Wednesday, February 01, 2012

Sunken Shellac

 The story has been told in several different books about the record biz. It's always told briefly, usually in the context of record sales at Capitol or Decca. the version in The Story Of Hollywood by Gregory P. Williams is just a single sentence. "Unfortunately, record's sales halted when the Japanese sunk a ship loaded with shellac."  There's a version in The DeeJays by Arnold Passman that's just a tad longer. "...because of the sinking of a ship loaded with shellac by the Japanese in early 1943, Capitol was strapped."  This sort of uncited, drive-by history is often wrong and usually incomplete.

So we start with the time line. When did Japan enter WWII? Not very simple because Japan had already initiated wars with China in 1931 and in 1937 with whom we were allied at the time. But Japan didn't become allied with Germany until September of 1940. No conflict with the story yet.

If you read up in old chemistry texts of the 1930s, you'll see that the primary producers of shellac in that era were India, Indo-China, Siam and the Federated Malay States. (Some sources also list Vietnam) Today we call them India, China, Thailand and Malaysia. Most of them still are as well. We just don't make records with it any more; instead we coat Junior Mints with it.  (They call it confectioners glaze.) [source] But what doesn't ring true is one single ship pinching the supply enough to stop the presses everywhere. Because the harvest of any natural product is both seasonal and volatile, smart companies stock up on such mission-critical raw materials. How big was that payload?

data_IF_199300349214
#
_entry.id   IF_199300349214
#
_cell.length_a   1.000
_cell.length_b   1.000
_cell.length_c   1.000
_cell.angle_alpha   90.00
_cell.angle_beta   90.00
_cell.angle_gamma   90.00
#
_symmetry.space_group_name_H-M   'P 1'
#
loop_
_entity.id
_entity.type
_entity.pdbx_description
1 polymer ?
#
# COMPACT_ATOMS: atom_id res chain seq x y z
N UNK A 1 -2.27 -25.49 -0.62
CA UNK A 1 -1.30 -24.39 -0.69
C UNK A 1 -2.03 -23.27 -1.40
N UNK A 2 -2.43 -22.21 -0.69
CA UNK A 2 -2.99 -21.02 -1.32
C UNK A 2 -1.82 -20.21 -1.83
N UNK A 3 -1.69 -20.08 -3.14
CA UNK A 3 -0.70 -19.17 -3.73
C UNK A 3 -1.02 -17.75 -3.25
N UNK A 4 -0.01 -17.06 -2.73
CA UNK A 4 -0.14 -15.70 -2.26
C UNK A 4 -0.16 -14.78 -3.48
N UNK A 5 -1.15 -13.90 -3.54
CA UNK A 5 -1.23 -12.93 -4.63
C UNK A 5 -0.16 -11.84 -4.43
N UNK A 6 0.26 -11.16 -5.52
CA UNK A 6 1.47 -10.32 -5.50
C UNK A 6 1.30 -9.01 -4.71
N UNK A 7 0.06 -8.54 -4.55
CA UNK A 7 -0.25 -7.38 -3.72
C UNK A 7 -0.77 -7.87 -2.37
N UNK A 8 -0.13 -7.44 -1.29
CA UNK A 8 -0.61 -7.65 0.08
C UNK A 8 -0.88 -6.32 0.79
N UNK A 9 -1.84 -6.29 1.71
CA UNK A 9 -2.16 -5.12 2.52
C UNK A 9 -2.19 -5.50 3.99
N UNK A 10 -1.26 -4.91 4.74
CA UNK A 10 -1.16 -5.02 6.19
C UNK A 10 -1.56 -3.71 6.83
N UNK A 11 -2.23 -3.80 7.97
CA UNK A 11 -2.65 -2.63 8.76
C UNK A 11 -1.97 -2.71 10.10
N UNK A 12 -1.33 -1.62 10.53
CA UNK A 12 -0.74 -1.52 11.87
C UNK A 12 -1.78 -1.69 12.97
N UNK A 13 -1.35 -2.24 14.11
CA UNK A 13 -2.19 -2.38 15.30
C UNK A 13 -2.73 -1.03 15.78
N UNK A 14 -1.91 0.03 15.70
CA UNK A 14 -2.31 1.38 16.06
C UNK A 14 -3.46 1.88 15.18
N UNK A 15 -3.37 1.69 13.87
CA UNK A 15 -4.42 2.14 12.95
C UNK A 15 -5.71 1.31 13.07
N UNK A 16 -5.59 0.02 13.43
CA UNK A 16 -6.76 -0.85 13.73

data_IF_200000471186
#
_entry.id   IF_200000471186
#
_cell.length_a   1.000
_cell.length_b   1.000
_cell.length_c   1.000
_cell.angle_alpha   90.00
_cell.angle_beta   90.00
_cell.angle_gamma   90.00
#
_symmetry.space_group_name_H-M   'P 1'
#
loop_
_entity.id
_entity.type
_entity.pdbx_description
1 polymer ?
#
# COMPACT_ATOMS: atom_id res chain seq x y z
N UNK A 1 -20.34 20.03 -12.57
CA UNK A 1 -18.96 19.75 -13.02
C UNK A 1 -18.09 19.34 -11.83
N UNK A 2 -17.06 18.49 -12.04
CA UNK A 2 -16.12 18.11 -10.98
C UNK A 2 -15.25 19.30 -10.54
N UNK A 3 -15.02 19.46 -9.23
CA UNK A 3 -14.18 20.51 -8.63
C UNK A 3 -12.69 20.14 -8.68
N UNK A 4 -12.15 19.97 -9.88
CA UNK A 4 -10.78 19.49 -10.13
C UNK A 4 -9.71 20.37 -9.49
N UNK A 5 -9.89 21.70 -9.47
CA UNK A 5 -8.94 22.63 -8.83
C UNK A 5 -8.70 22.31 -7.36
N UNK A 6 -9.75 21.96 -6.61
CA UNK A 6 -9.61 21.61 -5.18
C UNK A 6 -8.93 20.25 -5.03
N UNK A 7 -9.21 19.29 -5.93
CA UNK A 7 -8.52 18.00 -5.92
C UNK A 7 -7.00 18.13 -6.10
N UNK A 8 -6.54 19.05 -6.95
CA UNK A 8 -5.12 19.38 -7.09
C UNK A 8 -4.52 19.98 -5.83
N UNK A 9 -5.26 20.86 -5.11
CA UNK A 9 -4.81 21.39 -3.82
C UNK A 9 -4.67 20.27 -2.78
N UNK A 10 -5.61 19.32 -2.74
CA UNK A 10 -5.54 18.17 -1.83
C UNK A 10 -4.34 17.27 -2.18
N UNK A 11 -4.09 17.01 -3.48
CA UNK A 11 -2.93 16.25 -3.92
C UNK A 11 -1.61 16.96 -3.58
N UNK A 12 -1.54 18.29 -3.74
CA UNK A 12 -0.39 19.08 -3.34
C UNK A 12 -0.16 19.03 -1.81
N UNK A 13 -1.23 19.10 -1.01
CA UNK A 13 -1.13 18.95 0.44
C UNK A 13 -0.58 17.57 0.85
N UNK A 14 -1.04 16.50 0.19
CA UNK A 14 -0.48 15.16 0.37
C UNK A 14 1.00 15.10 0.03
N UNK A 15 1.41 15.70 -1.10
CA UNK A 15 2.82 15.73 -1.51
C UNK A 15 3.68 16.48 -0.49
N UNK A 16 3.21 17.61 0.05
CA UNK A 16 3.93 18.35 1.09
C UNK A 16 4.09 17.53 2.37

What the story skips is that even before 1943 we were rationing shellac. In 1942, the War Production Board cut domestic shellac consumption by 70 percent. It limited them to the raw materials to press about 50 million records. Then they also froze prices at 1941 levels, there would be no price gouging.  The only silver lining here was that labels could still press from their shellac stock, and sell the records already in inventory. In June of 1943 Billboard published an article titled "New Ruling Due July 1 On Shellac Allowance." It read in part:
"Many record company executives... consider it likely that the War Production Board will cut them off completely from any virgin shellac use.  they base their view on the fact that the country's current shellac stocks fall short about 2,000,000 pounds the amount the army and navy require in the next 12 months... Some shellac has been arriving from India but the amount shipped has been small. India's shellac has been gathered and it amounts to 45,000,000 pounds."
Like many other goods, shellac has multiple purposes, and some are for the military.   At the time, all electrical wire was wrapped in cloth and waterproofed with shellac. That sounds a tad important. In June of 1942 the War Production Board cut them back to 30% of their 1941 tonnage per month, then by August of 1942 they were cut back to 15%. It would dip to as low as 10% at times. This led to a couple reactions: stretching the virgin supply through use of lower grades, lamination, fiber cores, but also shellac recycling. In 1942 and 1943, some record labels began to hold "Shellac drives," with live entertainment where consumers turned in old records to be recycled into new 78s. Wartime rationing was finally rescinded on April 1st 1944.

While over 375 American ships were sunk in WWII just in 1943, [source] I can find no record of some massive shellac shipment that would bring the whole industry to it's knees. It was already functioning on a tiny fraction of it's normal supply, the contents of a single shipment would have meant only a trivial change in availability. When I have found a manifest listing payloads the shellac is usually listed as less than one ton. It's entirely likely that some supply ships were sunk. But while the supply-side bottle neck was very real, the single-ship theory is clearly bunkum.